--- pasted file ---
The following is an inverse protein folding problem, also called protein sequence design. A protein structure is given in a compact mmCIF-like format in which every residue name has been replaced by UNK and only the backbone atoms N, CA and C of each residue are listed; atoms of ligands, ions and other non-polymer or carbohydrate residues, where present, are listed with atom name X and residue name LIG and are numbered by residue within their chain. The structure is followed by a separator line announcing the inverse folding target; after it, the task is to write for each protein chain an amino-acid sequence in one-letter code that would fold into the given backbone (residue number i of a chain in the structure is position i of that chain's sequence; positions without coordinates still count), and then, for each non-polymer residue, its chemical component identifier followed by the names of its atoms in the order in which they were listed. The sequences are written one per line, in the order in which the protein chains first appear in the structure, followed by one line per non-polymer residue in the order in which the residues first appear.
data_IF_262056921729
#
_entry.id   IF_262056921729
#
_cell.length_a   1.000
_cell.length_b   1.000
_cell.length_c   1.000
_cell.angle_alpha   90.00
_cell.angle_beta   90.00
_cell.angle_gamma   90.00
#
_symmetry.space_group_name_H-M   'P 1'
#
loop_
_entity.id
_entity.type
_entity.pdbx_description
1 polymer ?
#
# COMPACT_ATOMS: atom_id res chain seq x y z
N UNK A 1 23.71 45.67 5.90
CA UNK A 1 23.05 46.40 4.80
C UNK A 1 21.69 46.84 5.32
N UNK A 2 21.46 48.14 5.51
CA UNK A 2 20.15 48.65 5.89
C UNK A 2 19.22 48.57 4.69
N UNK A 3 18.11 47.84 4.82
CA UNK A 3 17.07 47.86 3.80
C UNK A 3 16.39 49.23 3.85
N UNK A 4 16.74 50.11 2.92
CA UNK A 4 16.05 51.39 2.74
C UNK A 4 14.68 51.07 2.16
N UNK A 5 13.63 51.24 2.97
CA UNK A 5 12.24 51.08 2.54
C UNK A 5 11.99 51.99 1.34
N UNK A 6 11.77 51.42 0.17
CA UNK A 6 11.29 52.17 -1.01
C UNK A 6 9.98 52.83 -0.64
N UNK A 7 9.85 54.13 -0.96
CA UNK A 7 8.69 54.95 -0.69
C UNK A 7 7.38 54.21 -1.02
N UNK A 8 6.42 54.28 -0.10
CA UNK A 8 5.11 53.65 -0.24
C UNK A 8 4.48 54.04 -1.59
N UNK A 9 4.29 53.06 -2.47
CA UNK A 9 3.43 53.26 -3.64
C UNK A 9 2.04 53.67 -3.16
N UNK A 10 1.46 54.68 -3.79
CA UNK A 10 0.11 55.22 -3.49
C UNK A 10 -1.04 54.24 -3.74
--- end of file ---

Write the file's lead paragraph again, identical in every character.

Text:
The following is an inverse protein folding problem, also called protein sequence design. A protein structure is given in a compact mmCIF-like format in which every residue name has been replaced by UNK and only the backbone atoms N, CA and C of each residue are listed; atoms of ligands, ions and other non-polymer or carbohydrate residues, where present, are listed with atom name X and residue name LIG and are numbered by residue within their chain. The structure is followed by a separator line announcing the inverse folding target; after it, the task is to write for each protein chain an amino-acid sequence in one-letter code that would fold into the given backbone (residue number i of a chain in the structure is position i of that chain's sequence; positions without coordinates still count), and then, for each non-polymer residue, its chemical component identifier followed by the names of its atoms in the order in which they were listed. The sequences are written one per line, in the order in which the protein chains first appear in the structure, followed by one line per non-polymer residue in the order in which the residues first appear.